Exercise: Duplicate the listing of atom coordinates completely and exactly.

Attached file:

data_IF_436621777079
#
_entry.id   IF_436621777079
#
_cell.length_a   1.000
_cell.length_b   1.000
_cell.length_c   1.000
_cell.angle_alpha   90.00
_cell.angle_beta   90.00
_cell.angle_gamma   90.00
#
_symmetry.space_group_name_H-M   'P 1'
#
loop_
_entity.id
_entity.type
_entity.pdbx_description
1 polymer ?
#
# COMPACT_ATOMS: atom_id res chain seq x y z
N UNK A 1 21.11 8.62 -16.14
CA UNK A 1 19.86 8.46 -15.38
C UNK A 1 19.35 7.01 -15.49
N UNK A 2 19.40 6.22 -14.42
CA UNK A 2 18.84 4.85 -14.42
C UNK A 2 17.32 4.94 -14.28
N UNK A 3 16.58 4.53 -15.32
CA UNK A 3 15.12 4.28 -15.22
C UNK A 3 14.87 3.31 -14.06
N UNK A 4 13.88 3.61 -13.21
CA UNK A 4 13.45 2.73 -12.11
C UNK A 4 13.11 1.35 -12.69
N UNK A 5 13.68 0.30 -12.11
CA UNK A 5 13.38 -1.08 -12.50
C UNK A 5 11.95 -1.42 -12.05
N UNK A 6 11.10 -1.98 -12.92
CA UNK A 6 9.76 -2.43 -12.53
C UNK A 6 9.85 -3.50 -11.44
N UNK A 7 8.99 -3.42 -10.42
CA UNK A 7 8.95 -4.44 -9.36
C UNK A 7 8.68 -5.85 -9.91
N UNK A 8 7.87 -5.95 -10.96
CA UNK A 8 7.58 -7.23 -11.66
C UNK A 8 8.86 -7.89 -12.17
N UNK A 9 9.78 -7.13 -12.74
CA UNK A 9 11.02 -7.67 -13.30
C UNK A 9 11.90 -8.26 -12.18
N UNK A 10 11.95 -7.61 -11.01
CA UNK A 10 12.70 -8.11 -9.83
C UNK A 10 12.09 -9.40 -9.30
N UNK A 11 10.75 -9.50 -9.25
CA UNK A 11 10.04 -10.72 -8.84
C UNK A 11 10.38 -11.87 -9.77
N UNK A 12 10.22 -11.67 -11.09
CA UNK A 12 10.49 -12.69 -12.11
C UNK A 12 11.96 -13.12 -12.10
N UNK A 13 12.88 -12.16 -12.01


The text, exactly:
data_IF_436621777079
#
_entry.id   IF_436621777079
#
_cell.length_a   1.000
_cell.length_b   1.000
_cell.length_c   1.000
_cell.angle_alpha   90.00
_cell.angle_beta   90.00
_cell.angle_gamma   90.00
#
_symmetry.space_group_name_H-M   'P 1'
#
loop_
_entity.id
_entity.type
_entity.pdbx_description
1 polymer ?
#
# COMPACT_ATOMS: atom_id res chain seq x y z
N UNK A 1 21.11 8.62 -16.14
CA UNK A 1 19.86 8.46 -15.38
C UNK A 1 19.35 7.01 -15.49
N UNK A 2 19.40 6.22 -14.42
CA UNK A 2 18.84 4.85 -14.42
C UNK A 2 17.32 4.94 -14.28
N UNK A 3 16.58 4.53 -15.32
CA UNK A 3 15.12 4.28 -15.22
C UNK A 3 14.87 3.31 -14.06
N UNK A 4 13.88 3.61 -13.21
CA UNK A 4 13.45 2.73 -12.11
C UNK A 4 13.11 1.35 -12.69
N UNK A 5 13.68 0.30 -12.11
CA UNK A 5 13.38 -1.08 -12.50
C UNK A 5 11.95 -1.42 -12.05
N UNK A 6 11.10 -1.98 -12.92
CA UNK A 6 9.76 -2.43 -12.53
C UNK A 6 9.85 -3.50 -11.44
N UNK A 7 8.99 -3.42 -10.42
CA UNK A 7 8.95 -4.44 -9.36
C UNK A 7 8.68 -5.85 -9.91
N UNK A 8 7.87 -5.95 -10.96
CA UNK A 8 7.58 -7.23 -11.66
C UNK A 8 8.86 -7.89 -12.17
N UNK A 9 9.78 -7.13 -12.74
CA UNK A 9 11.02 -7.67 -13.30
C UNK A 9 11.90 -8.26 -12.18
N UNK A 10 11.95 -7.61 -11.01
CA UNK A 10 12.70 -8.11 -9.83
C UNK A 10 12.09 -9.40 -9.30
N UNK A 11 10.75 -9.50 -9.25
CA UNK A 11 10.04 -10.72 -8.84
C UNK A 11 10.38 -11.87 -9.77
N UNK A 12 10.22 -11.67 -11.09
CA UNK A 12 10.49 -12.69 -12.11
C UNK A 12 11.96 -13.12 -12.10
N UNK A 13 12.88 -12.16 -12.01